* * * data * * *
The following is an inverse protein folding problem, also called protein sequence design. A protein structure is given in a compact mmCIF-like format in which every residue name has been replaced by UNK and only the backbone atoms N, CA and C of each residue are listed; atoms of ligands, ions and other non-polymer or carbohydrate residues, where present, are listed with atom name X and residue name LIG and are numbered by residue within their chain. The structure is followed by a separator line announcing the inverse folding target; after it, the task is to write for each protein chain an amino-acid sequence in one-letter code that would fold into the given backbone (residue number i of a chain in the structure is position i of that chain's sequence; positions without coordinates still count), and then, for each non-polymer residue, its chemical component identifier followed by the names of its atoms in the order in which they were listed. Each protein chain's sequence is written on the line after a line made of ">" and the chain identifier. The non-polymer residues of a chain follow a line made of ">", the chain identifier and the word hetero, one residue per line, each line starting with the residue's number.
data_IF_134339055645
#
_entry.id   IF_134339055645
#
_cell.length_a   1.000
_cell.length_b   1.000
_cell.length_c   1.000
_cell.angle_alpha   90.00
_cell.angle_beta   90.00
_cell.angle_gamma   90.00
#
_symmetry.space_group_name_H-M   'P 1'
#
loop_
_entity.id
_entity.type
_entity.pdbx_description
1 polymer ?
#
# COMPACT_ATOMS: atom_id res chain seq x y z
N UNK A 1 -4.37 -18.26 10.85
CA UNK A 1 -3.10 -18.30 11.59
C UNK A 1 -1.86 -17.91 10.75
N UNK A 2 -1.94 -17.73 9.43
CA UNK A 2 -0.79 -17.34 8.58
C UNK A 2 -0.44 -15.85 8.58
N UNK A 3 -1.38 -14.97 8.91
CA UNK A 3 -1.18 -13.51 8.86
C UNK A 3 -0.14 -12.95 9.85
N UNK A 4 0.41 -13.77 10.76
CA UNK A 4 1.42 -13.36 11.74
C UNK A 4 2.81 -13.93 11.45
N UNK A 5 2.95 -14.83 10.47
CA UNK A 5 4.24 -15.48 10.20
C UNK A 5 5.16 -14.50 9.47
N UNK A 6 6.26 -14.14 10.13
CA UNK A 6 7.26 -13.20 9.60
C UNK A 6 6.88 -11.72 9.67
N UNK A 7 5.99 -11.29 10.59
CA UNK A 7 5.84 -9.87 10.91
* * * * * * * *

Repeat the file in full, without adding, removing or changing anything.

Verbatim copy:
The following is an inverse protein folding problem, also called protein sequence design. A protein structure is given in a compact mmCIF-like format in which every residue name has been replaced by UNK and only the backbone atoms N, CA and C of each residue are listed; atoms of ligands, ions and other non-polymer or carbohydrate residues, where present, are listed with atom name X and residue name LIG and are numbered by residue within their chain. The structure is followed by a separator line announcing the inverse folding target; after it, the task is to write for each protein chain an amino-acid sequence in one-letter code that would fold into the given backbone (residue number i of a chain in the structure is position i of that chain's sequence; positions without coordinates still count), and then, for each non-polymer residue, its chemical component identifier followed by the names of its atoms in the order in which they were listed. Each protein chain's sequence is written on the line after a line made of ">" and the chain identifier. The non-polymer residues of a chain follow a line made of ">", the chain identifier and the word hetero, one residue per line, each line starting with the residue's number.
data_IF_134339055645
#
_entry.id   IF_134339055645
#
_cell.length_a   1.000
_cell.length_b   1.000
_cell.length_c   1.000
_cell.angle_alpha   90.00
_cell.angle_beta   90.00
_cell.angle_gamma   90.00
#
_symmetry.space_group_name_H-M   'P 1'
#
loop_
_entity.id
_entity.type
_entity.pdbx_description
1 polymer ?
#
# COMPACT_ATOMS: atom_id res chain seq x y z
N UNK A 1 -4.37 -18.26 10.85
CA UNK A 1 -3.10 -18.30 11.59
C UNK A 1 -1.86 -17.91 10.75
N UNK A 2 -1.94 -17.73 9.43
CA UNK A 2 -0.79 -17.34 8.58
C UNK A 2 -0.44 -15.85 8.58
N UNK A 3 -1.38 -14.97 8.91
CA UNK A 3 -1.18 -13.51 8.86
C UNK A 3 -0.14 -12.95 9.85
N UNK A 4 0.41 -13.77 10.76
CA UNK A 4 1.42 -13.36 11.74
C UNK A 4 2.81 -13.93 11.45
N UNK A 5 2.95 -14.83 10.47
CA UNK A 5 4.24 -15.48 10.20
C UNK A 5 5.16 -14.50 9.47
N UNK A 6 6.26 -14.14 10.13
CA UNK A 6 7.26 -13.20 9.60
C UNK A 6 6.88 -11.72 9.67
N UNK A 7 5.99 -11.29 10.59
CA UNK A 7 5.84 -9.87 10.91